With only a few pots and pans, Sr. Marie Nguyen and ten other members of Incarnation Consecration Mission (ICM) religious community arrived in Orlando on August 15, 1989. Recent refugees themselves, the sisters, postulants, and aspirants would be serving the Vietnamese community who had resettled in Orlando in the years following the Vietnam War. Enduring one of the coldest winters on record in a cramped living space without central heat, the sisters began their ministry of sacramental preparation, faith formation, and presence to the Vietnamese Catholic Community.
“As religious we are ready to go anywhere,” Sr. Nguyen explains. “It was hard at the beginning. We came with nothing. A man found us a house to stay in but it had only two bedrooms so we stayed in bunk beds, four to a room with only a small walkway in between!
“We were really poor at the time, but we didn’t mind. Our calling was to live among the people and help the poor especially. For us to experience having difficulty with our basic necessities helped us to understand the poor.”
In the late 1980s a new wave of refugees arrived from Vietnam under the Humanitarian Operation (HO) program. This program, offered by the United States Government, allowed political prisoners who had been detained for many years in Communist re-education prison camps, to resettle in America with their families. The sisters were there to welcome and serve the families that arrived, helping them to feel at home in a new country where they did not speak the language.
“We used to come and visit them and we would just pick up whatever we had in the house and buy some groceries for them,” Sr. Nguyen remembers. “We felt that we were one with them. We didn’t have much and they didn’t have much.”
In addition to their ministry of service to the parish community, each ICM sister has her own career, serving in a variety of fields from medicine to social work. The careers allow the sisters to bring Christ to the people as well as to be a self-supporting community.
“Our main charism is to imitate Christ who has come into the world and become a man, become just like others except sin. We are called to imitate that,” explains Sr. Nguyen. “To come to the people and work among them, live among them, and be with them first of all and witness to Christ. Working in our jobs is one of the ways to live out our mission because we think that mission work is in not just in Church environments but other environments too.”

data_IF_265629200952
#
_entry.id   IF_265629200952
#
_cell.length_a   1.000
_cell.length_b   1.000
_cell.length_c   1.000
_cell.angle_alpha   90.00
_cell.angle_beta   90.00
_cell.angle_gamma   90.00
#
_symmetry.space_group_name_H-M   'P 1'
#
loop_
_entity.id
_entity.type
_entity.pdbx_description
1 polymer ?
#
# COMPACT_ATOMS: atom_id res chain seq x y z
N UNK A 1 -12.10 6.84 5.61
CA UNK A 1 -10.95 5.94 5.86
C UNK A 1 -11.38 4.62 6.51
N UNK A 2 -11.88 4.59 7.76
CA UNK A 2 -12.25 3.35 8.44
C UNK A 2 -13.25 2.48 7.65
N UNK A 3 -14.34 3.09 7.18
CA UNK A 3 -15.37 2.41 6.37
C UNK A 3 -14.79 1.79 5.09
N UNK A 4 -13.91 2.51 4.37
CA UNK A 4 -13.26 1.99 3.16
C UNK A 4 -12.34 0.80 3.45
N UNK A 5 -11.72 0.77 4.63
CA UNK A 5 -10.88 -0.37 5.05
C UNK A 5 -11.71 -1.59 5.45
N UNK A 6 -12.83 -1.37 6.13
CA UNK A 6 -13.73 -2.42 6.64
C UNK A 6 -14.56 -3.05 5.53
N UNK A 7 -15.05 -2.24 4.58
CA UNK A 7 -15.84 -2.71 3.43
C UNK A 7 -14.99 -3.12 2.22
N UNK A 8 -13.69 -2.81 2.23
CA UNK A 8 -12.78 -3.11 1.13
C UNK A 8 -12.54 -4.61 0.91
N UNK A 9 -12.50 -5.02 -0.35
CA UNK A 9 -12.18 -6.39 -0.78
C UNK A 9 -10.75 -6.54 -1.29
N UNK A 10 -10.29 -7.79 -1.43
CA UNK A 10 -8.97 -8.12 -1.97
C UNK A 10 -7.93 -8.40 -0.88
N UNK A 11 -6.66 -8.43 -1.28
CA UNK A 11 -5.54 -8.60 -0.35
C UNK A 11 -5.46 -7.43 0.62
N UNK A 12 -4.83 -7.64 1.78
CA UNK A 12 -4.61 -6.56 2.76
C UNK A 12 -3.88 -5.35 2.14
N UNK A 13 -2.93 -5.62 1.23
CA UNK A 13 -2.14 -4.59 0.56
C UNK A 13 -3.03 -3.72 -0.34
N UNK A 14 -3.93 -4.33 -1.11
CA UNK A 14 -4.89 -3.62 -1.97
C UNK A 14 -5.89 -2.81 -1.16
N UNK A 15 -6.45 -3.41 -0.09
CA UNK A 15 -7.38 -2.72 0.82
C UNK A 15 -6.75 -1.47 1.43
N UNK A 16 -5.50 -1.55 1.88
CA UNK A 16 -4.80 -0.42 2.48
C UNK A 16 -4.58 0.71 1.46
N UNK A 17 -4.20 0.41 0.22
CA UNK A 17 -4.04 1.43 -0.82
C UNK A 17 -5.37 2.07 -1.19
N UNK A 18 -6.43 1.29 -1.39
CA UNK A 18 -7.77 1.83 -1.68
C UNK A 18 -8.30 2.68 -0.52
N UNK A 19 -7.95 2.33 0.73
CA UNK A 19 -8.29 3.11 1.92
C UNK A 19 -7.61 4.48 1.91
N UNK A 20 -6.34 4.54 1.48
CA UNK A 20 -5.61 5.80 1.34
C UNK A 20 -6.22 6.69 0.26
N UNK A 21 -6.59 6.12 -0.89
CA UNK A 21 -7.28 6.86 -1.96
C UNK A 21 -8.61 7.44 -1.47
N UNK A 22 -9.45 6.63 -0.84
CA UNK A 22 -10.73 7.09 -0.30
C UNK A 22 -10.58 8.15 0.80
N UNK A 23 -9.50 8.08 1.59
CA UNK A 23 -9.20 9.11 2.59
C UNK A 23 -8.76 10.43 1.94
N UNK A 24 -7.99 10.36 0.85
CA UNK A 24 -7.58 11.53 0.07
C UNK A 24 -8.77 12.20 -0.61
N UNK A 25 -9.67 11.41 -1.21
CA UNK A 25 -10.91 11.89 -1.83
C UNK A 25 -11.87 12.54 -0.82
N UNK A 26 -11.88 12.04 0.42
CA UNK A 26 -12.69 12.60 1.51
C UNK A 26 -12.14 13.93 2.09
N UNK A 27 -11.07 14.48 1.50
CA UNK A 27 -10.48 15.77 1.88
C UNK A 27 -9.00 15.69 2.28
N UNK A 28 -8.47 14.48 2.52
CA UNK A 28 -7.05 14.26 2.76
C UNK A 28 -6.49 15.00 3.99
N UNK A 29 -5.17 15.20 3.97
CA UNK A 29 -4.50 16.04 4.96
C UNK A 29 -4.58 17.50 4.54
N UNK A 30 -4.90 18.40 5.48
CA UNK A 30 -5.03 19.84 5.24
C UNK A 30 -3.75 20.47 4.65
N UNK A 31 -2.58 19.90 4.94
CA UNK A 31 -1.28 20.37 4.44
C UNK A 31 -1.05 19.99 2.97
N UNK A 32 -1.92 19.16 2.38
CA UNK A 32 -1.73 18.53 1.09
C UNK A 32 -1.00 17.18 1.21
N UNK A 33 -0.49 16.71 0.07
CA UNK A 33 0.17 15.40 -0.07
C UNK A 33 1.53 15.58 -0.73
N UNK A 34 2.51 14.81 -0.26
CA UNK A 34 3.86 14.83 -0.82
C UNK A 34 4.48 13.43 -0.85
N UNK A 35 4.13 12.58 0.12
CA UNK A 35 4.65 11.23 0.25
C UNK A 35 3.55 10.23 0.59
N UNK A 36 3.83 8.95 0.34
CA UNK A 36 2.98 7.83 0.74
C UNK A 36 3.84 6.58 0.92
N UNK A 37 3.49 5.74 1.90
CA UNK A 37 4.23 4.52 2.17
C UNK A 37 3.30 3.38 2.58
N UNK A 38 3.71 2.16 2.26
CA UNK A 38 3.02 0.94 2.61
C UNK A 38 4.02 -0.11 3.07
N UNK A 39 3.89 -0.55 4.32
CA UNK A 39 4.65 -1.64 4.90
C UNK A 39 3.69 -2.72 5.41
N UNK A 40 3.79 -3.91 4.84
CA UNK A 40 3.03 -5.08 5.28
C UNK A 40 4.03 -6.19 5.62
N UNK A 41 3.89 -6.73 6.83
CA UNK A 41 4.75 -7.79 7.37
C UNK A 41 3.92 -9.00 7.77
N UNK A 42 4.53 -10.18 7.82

During the week Sr. Pham works as a medical secretary. Her work brings her in contact with people every day in great need of help. From setting appointments and helping patients complete paperwork to interacting with her co-workers, she finds opportunities to bring Christ into each moment of the day.
“Some people know I’m a sister and some don’t, but it doesn’t matter,” says Sr. Pham. “It’s a great way to serve. I live my mission in my career and I really like it. I do as much as I can. I bring Christ and help people. When I go to Mass in the morning I say ‘God, please help me to be good and to help people and to do good in my job.’ It’s very simple but I love it.”
On August 15, the Feast of the Assumption of the Blessed Virgin Mary, the sisters will celebrate twenty-five years of service in the Diocese of Orlando. From their humble beginnings in the two bedroom house they have seen the Vietnamese community grow from having one Vietnamese Mass a month to having their own parish, St. Philip Phan Van Minh, with three Masses each week. Between their early work with the Vietnamese refugees, their ongoing ministry at the parish, and the presence of Christ they bring to their workplaces, the sister have touched countless lives in their time here.
“We feel so good,” says Sr. Nguyen. “We feel that without the Lord we would not be here, without the Lord blessing us and staying with us.”